|Resort Course at La Canters Resort in San Antonio|
Only once in my golfing life—which is relatively short—have I played on a course that was prepped for a major professional tournament. That really increases the challenge factor, not just because those courses are generally more difficult than a run-of-the-mill course, but also because maintenance takes a different path.
In this case, the course was Westin La Cantera Resort Course in San Antonio, and the occasion was prior to the Valero Texas Golf Tournament in September 2009, the 15th and final year La Cantera hosted this PGA event. Normal mowing of the roughs had been suspended, leaving grass tall enough to bury a ball that missed the fairway.
|Roller coaster at Six Flags Fiesta Texas in background|
On a recent visit to La Cantera Resort, I played the Resort Course again. This time the roughs had been mowed, so I didn’t have to dig any errant balls out of tall grass. Having an easier time with golf shots allowed me to enjoy the beauty of this Texas Hill Country course more fully.
Known for outstanding views of the countryside surrounding San Antonio—as well as roller coasters at nearby Six Flags Fiesta Texas--the course has six natural water features, huge live oak trees, and limestone outcroppings. There are no out-of-bounds; if your ball is unplayable, you simply take a stroke and place the ball at a playable location.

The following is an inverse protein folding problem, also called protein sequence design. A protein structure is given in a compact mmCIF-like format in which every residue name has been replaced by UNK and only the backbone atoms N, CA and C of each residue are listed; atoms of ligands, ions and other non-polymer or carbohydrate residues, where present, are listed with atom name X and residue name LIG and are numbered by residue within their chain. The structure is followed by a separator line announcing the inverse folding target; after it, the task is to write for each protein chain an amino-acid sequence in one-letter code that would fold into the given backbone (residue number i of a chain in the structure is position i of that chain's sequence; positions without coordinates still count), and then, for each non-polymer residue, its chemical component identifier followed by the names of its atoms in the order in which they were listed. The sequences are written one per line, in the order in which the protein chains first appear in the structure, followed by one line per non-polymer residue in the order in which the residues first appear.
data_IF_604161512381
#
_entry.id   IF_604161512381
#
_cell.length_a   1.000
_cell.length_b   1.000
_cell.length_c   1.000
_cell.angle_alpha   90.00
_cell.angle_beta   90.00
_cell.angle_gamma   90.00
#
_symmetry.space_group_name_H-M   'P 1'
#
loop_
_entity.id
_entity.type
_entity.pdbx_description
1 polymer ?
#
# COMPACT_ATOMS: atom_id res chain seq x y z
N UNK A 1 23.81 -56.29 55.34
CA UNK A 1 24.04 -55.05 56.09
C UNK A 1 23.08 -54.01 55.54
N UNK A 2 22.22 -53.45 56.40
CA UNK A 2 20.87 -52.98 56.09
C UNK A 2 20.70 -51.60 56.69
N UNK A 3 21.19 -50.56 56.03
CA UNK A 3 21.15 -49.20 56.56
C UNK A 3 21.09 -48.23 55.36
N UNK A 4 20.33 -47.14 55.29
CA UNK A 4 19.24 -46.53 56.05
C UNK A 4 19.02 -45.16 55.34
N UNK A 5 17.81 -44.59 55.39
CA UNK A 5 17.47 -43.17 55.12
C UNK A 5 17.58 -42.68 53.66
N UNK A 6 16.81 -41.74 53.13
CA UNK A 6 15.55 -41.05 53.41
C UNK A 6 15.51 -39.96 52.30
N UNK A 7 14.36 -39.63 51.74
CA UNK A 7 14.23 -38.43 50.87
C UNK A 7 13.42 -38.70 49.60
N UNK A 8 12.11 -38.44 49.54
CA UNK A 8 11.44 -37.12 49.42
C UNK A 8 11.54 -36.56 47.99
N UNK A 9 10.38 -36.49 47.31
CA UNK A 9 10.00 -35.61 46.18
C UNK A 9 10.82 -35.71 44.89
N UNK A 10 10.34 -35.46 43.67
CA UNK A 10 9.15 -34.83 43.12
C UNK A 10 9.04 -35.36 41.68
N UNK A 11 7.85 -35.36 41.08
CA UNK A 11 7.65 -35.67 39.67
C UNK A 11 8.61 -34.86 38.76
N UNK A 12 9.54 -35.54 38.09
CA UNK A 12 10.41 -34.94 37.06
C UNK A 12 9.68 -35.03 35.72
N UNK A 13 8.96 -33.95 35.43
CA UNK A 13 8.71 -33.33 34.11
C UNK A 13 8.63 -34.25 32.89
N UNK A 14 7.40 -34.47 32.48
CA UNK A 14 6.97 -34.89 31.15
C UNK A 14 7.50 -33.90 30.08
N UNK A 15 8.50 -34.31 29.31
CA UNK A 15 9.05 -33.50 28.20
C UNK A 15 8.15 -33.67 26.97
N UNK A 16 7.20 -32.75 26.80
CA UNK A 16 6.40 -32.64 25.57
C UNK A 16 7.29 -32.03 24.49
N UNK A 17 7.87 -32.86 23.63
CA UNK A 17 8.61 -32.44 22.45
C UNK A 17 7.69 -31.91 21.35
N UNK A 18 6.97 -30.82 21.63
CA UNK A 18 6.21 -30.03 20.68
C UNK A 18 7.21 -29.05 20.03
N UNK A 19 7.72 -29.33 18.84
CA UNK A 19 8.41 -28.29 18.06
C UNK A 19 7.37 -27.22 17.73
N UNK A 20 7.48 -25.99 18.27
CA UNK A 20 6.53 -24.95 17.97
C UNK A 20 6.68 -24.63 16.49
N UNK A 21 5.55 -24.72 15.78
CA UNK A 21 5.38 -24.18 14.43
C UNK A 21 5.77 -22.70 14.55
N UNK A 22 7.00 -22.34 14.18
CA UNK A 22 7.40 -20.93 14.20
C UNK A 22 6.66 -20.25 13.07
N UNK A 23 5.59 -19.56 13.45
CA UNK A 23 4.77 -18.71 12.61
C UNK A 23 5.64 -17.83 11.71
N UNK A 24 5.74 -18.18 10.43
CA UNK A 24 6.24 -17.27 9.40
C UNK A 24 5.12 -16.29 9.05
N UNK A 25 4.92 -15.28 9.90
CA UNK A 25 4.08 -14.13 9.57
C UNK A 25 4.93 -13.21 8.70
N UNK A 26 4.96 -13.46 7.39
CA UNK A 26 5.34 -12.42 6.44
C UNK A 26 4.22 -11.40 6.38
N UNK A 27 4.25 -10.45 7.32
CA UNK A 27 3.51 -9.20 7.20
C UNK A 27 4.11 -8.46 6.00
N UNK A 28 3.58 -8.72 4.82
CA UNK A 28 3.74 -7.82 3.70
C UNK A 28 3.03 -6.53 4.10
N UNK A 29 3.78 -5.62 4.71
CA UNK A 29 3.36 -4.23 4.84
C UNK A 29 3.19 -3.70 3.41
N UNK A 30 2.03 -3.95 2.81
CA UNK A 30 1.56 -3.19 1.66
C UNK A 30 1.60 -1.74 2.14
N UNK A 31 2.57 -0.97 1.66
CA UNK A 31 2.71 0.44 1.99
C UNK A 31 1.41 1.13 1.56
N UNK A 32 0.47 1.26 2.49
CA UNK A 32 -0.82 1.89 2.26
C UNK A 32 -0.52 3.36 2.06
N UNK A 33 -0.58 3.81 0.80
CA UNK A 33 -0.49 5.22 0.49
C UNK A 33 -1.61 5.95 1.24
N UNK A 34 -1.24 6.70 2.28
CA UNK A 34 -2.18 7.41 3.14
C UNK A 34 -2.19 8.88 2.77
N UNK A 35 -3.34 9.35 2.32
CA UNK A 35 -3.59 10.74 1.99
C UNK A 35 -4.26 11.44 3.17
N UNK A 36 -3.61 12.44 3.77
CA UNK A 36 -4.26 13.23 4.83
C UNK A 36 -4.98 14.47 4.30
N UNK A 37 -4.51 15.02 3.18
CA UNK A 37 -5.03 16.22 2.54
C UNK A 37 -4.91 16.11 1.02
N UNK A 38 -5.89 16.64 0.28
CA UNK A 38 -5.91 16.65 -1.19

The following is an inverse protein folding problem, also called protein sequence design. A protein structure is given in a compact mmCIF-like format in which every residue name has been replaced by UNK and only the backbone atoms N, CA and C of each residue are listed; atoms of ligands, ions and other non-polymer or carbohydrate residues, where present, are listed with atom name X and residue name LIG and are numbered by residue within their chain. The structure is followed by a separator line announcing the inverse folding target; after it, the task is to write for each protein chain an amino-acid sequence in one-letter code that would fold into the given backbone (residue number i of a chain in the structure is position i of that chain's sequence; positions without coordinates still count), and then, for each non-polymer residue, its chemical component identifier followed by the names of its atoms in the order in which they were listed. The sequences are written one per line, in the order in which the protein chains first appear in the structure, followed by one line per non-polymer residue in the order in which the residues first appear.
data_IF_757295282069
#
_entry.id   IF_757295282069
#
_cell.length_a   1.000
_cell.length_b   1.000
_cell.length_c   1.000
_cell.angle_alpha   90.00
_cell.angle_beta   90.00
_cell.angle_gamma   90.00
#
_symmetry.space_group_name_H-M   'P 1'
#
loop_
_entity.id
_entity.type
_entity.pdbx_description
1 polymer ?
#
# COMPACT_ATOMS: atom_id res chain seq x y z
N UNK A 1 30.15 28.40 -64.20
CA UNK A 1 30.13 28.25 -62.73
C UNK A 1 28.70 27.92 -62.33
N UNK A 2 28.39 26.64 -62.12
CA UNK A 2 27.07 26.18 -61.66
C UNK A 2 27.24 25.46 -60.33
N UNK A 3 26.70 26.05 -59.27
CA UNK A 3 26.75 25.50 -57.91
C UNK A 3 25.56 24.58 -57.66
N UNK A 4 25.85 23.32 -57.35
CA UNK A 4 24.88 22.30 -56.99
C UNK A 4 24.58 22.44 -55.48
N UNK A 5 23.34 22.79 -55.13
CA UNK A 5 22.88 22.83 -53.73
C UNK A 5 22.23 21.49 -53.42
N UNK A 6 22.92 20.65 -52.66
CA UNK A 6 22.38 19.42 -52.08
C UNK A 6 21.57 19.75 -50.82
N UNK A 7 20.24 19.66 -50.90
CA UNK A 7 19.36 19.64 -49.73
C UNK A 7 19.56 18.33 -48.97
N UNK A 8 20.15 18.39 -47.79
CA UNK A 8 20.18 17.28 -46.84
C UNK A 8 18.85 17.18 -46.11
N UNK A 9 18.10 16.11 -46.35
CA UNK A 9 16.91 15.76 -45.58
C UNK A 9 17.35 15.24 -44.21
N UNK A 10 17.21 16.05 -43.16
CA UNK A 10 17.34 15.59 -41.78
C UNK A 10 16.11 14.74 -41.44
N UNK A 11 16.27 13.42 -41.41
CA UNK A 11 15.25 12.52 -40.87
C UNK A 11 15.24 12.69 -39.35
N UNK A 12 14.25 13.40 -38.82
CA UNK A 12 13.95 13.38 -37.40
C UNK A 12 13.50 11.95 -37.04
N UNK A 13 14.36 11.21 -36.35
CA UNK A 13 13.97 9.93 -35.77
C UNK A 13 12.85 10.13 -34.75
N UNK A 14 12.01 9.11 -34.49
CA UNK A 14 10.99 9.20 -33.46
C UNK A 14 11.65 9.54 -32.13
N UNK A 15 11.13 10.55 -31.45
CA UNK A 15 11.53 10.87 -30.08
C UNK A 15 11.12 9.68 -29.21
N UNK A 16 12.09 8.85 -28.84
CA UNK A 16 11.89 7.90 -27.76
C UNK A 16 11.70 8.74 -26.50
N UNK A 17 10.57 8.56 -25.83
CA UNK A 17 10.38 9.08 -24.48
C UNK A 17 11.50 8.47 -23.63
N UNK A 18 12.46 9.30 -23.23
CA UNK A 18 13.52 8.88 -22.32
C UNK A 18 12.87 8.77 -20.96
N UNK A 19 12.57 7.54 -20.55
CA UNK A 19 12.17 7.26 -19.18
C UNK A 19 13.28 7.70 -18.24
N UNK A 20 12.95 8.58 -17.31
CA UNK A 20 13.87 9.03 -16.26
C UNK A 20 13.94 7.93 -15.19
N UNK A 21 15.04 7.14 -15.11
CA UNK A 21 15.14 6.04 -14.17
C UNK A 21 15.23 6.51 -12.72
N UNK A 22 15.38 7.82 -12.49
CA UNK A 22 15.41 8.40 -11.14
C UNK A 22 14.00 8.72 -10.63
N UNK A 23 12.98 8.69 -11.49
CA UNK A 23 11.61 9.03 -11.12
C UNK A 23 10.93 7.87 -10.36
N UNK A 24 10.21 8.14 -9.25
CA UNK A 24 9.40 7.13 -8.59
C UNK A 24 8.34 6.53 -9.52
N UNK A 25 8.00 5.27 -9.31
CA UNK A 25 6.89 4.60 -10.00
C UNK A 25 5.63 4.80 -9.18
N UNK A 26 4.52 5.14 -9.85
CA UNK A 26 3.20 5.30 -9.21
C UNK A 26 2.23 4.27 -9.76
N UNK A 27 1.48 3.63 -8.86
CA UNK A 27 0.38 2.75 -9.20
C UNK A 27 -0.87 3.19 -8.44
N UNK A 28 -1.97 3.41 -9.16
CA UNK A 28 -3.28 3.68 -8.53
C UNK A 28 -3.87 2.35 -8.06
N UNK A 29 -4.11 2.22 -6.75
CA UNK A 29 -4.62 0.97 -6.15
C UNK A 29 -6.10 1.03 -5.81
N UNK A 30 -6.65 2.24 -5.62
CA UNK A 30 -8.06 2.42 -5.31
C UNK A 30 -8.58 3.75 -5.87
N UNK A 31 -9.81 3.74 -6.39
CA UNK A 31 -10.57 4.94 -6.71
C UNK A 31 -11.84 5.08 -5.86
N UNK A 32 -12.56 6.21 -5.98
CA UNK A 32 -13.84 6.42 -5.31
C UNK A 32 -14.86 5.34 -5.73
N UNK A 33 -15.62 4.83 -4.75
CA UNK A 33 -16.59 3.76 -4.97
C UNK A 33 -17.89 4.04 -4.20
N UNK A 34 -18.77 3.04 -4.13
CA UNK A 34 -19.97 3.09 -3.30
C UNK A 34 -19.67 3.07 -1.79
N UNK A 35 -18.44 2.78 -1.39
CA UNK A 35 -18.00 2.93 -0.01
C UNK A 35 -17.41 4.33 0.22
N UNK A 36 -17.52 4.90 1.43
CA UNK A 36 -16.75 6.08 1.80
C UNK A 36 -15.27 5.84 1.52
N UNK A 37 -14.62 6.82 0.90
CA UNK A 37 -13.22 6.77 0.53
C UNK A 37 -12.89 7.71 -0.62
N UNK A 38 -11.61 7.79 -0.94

The 18-hole, par 72, 7001-yard course was designed by course architect Jay Moorish and pro golfer Tom Weiskopf. Five sets of tees accommodate every skill level, so I drove the cart right past the “pro” black tees to the ladies’ jade markers—still enough challenge for my abilities. Several holes drive from an upper level, over ravines, to lower fairways, and generally roll left to right. Well-groomed Bermuda grass makes fast greens that seemed hard to read. A total of 75 bunkers guard the course, and it’s well-known that sand has a magnetic attraction for golf balls.
|Signature hole at Palmer Course|
Still, it’s a very playable course for any golfer, and the scenic panoramas make a splendid outing. Take time before your round to hit a few warm-up balls on the range and putting green, both available for guests of the resort to use. Pay special attention to hole #7, the signature hole of the Resort Course, and see if you can match my husband’s hole-in-one on # 13, a 120-yard par three.
|Barbeque dinner at The Palmer Grille|
La Cantera Resort also features the Palmer Course, designed by the golf legend himself, with signature hole #4 that requires a long carry over a lake, waterfalls along the front of the green, and nostalgic Winnie’s Bridge, Palmer’s memorial to his wife. This is a more challenging course with a final hole that requires blind shots over a hill. It ends just in front of the club house, so take time to celebrate your round with a delicious lunch or dinner (or at least a drink) at The Palmer Grille.
Photos by Larry and Beverly Burmeier
Read more about La Cantera Resort at http://stripedpot.com/2011/04/04/san-antonios-la-cantera-resort-built-on-texas-legends/
More travel stories at Striped Pot and Austin Adventure Travel
That looks like a difficult course to play.
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